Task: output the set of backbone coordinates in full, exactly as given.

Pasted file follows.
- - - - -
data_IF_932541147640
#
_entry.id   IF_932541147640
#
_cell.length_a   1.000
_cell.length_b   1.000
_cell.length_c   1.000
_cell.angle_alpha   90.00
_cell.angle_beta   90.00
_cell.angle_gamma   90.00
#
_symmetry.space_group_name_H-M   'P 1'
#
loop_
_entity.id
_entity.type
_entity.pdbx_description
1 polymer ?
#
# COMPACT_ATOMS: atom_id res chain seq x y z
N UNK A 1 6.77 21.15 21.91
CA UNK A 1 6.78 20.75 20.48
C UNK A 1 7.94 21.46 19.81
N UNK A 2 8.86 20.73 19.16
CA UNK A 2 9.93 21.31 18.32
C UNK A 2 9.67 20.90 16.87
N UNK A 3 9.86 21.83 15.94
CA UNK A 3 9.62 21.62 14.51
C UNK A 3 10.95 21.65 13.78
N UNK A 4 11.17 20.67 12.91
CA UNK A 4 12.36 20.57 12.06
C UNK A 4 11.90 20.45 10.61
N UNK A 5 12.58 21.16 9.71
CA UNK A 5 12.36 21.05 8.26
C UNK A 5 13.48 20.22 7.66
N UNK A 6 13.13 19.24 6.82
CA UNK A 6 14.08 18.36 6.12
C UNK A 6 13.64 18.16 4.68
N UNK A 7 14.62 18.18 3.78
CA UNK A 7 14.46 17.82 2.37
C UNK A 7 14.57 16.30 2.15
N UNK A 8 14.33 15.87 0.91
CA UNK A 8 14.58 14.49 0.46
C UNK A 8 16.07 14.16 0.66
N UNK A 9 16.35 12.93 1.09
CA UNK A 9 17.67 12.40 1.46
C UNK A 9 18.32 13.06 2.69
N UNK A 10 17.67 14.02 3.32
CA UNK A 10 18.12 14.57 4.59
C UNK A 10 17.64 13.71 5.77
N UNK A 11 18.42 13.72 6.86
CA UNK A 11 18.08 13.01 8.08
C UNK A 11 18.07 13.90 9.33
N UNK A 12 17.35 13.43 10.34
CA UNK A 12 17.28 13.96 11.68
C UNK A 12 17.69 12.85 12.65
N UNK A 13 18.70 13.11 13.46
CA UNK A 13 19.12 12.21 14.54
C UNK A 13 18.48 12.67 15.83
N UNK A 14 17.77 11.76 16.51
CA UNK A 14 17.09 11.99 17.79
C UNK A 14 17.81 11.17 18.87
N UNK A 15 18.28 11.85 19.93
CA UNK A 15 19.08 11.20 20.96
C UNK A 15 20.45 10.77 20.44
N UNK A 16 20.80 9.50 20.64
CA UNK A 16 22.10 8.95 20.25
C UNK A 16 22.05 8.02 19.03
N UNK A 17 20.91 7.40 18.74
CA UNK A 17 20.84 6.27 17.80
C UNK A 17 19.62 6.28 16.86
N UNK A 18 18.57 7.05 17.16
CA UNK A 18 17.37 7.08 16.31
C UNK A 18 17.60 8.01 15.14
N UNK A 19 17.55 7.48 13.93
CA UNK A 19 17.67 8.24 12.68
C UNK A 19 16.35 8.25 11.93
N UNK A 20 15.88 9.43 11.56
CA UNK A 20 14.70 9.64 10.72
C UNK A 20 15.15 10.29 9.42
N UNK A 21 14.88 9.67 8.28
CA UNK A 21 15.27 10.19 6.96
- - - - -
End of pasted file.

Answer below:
data_IF_932541147640
#
_entry.id   IF_932541147640
#
_cell.length_a   1.000
_cell.length_b   1.000
_cell.length_c   1.000
_cell.angle_alpha   90.00
_cell.angle_beta   90.00
_cell.angle_gamma   90.00
#
_symmetry.space_group_name_H-M   'P 1'
#
loop_
_entity.id
_entity.type
_entity.pdbx_description
1 polymer ?
#
# COMPACT_ATOMS: atom_id res chain seq x y z
N UNK A 1 6.77 21.15 21.91
CA UNK A 1 6.78 20.75 20.48
C UNK A 1 7.94 21.46 19.81
N UNK A 2 8.86 20.73 19.16
CA UNK A 2 9.93 21.31 18.32
C UNK A 2 9.67 20.90 16.87
N UNK A 3 9.86 21.83 15.94
CA UNK A 3 9.62 21.62 14.51
C UNK A 3 10.95 21.65 13.78
N UNK A 4 11.17 20.67 12.91
CA UNK A 4 12.36 20.57 12.06
C UNK A 4 11.90 20.45 10.61
N UNK A 5 12.58 21.16 9.71
CA UNK A 5 12.36 21.05 8.26
C UNK A 5 13.48 20.22 7.66
N UNK A 6 13.13 19.24 6.82
CA UNK A 6 14.08 18.36 6.12
C UNK A 6 13.64 18.16 4.68
N UNK A 7 14.62 18.18 3.78
CA UNK A 7 14.46 17.82 2.37
C UNK A 7 14.57 16.30 2.15
N UNK A 8 14.33 15.87 0.91
CA UNK A 8 14.58 14.49 0.46
C UNK A 8 16.07 14.16 0.66
N UNK A 9 16.35 12.93 1.09
CA UNK A 9 17.67 12.40 1.46
C UNK A 9 18.32 13.06 2.69
N UNK A 10 17.67 14.02 3.32
CA UNK A 10 18.12 14.57 4.59
C UNK A 10 17.64 13.71 5.77
N UNK A 11 18.42 13.72 6.86
CA UNK A 11 18.08 13.01 8.08
C UNK A 11 18.07 13.90 9.33
N UNK A 12 17.35 13.43 10.34
CA UNK A 12 17.28 13.96 11.68
C UNK A 12 17.69 12.85 12.65
N UNK A 13 18.70 13.11 13.46
CA UNK A 13 19.12 12.21 14.54
C UNK A 13 18.48 12.67 15.83
N UNK A 14 17.77 11.76 16.51
CA UNK A 14 17.09 11.99 17.79
C UNK A 14 17.81 11.17 18.87
N UNK A 15 18.28 11.85 19.93
CA UNK A 15 19.08 11.20 20.96
C UNK A 15 20.45 10.77 20.44
N UNK A 16 20.80 9.50 20.64
CA UNK A 16 22.10 8.95 20.25
C UNK A 16 22.05 8.02 19.03
N UNK A 17 20.91 7.40 18.74
CA UNK A 17 20.84 6.27 17.80
C UNK A 17 19.62 6.28 16.86
N UNK A 18 18.57 7.05 17.16
CA UNK A 18 17.37 7.08 16.31
C UNK A 18 17.60 8.01 15.14
N UNK A 19 17.55 7.48 13.93
CA UNK A 19 17.67 8.24 12.68
C UNK A 19 16.35 8.25 11.93
N UNK A 20 15.88 9.43 11.56
CA UNK A 20 14.70 9.64 10.72
C UNK A 20 15.15 10.29 9.42
N UNK A 21 14.88 9.67 8.28
CA UNK A 21 15.27 10.19 6.96